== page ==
As our bus pulled up to the Jewish Agency camp in Odessa, Ukraine, I was bursting with excitement. Having been a proud camper for over 10 years, I know the impact it can have on one's life and I was dying to see what Jewish camp was like in Ukraine.
Historically, Odessa has been one of the major centers for Jewish life and thought. Many of the most prominent Jewish leaders are from Odessa including Chaim Bialik, Ahad Ha'Am and Vladamir (Zeev) Jabotinsky. While there is a rich history, there is also a significant story of anti-Semitism, including pogroms, Nazi annihilation and Communist purges. With the support of the Jewish Federations of North America and our partners, the Jewish Agency, the Joint Distribution Committee (JDC), and World ORT, the Jewish community in Odessa is experiencing a period of renewal and revival. This 10 day camp experience, a program of the Jewish Agency, is designed to bring Jewish life and culture to teenagers in the Ukraine.
I never expected the kind of experience I was about to have...
When we arrived, every teen was line dancing to Israeli music, and immediately someone grabbed my hand to join in on the dance floor. It took a few missteps before I remembered the choreography, but after about five minutes, I was in my groove, swaying and twisting to all of my favorite dances. These were the same songs and routines I learned at camp 15 years ago. I was shocked by the universality of these dances, and at once I bonded with these teenagers over this common love of Israeli dance.
And the camp...it was amazing! Honestly, I was expecting it to be closer to my idea of a shtetl than the kind of experience I was used to in the US. I was definitely wrong! Not only were the camp grounds exquisite, with a huge communal area, basketball courts, nice bunks, etc, but the decorations and details were out of this world, amazing. Every path in camp was marked by a city name in Israel. When we broke up into small groups we experienced Israel, holidays and different parts of society through engaging, creative and inspiring Jewish programs.
And then, we were brought to an area with a magnificent huge Kotel structure. It was 30 feet long and seven feet high. It was made of bricks that were painted to look like Jerusalem stone, and there was greenery and shading and spacing to make it feel like you were at the Kotel, in Jerusalem. We all put notes in this wall together and shared our most intimate dreams, aspirations and thank-yous. Because our group was heading from Odessa to Israel, one teen asked me if I would take their note with me to the real Kotel...I was honored.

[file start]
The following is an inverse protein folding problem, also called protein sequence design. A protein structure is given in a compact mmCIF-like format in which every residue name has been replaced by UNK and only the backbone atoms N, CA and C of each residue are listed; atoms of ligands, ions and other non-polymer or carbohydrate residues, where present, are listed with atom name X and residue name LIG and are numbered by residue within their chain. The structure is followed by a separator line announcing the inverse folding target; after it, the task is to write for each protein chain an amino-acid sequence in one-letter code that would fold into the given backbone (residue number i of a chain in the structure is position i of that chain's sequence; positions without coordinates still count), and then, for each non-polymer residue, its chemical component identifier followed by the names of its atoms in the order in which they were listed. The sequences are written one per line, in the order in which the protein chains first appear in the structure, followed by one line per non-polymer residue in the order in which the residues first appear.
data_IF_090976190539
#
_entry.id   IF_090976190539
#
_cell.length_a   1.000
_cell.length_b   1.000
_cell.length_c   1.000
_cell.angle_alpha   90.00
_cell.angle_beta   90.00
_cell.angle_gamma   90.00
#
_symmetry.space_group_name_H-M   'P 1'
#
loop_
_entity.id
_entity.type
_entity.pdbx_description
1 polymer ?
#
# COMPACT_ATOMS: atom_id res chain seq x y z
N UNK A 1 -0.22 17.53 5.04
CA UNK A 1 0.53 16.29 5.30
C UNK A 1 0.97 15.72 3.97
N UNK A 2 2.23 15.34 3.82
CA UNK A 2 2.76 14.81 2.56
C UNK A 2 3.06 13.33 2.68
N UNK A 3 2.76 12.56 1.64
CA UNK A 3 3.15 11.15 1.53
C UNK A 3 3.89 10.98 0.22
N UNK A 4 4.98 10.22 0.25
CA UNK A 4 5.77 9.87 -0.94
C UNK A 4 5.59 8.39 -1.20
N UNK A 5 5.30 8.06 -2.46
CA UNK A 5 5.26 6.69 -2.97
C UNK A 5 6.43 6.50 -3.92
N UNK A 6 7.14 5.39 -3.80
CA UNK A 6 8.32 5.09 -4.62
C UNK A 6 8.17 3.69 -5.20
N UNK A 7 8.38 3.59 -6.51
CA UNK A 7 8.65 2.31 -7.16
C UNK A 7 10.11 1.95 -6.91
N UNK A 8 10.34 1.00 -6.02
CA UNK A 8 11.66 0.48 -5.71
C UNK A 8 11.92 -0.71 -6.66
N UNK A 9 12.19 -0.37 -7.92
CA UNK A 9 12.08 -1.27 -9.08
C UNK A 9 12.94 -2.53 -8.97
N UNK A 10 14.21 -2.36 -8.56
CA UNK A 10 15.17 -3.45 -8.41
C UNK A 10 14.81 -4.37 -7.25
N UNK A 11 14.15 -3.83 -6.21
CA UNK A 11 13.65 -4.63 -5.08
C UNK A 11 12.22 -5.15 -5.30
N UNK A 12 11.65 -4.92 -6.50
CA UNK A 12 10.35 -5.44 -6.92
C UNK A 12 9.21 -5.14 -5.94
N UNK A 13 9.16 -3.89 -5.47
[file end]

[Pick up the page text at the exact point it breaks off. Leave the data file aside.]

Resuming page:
For many of these teens, this camp provides them with their Jewish identity. These children learn about holidays, religion, community and culture and with the help of our partnership organizations these teens can continue to celebrate with a community...a community that not too long ago, did not exist. One child I spoke with only discovered his Judaism weeks before, when his grandmother learned about the camp and encouraged her grandson to attend because it would be fun and because he was Jewish.
It was at this moment, when I heard this, that I realized the following: you could be me, or I could be you. My grea- grandparents were fortunate enough to leave the Ukraine before the war and were able to practice Judaism freely in the US. For my Ukrainian counterparts, their fate was entirely different. During much of the time since my grandparents left, no communal or cultural life was permitted, private prayer groups were dispersed and Jewish texts were confiscated.
Through my experience on the Campaign Chairs and Directors Mission (organized by the Jewish Federations of North America), I have come to realize how important it is that we as Jews care for one another. All people should be allowed to practice religion freely and I am so proud to be a part of a community that supports and promotes the revitalization and renewal of Jewish communities worldwide.
For more information on the details and specifics about what we support, please visit: http://www.juf.org/donate/where.aspx.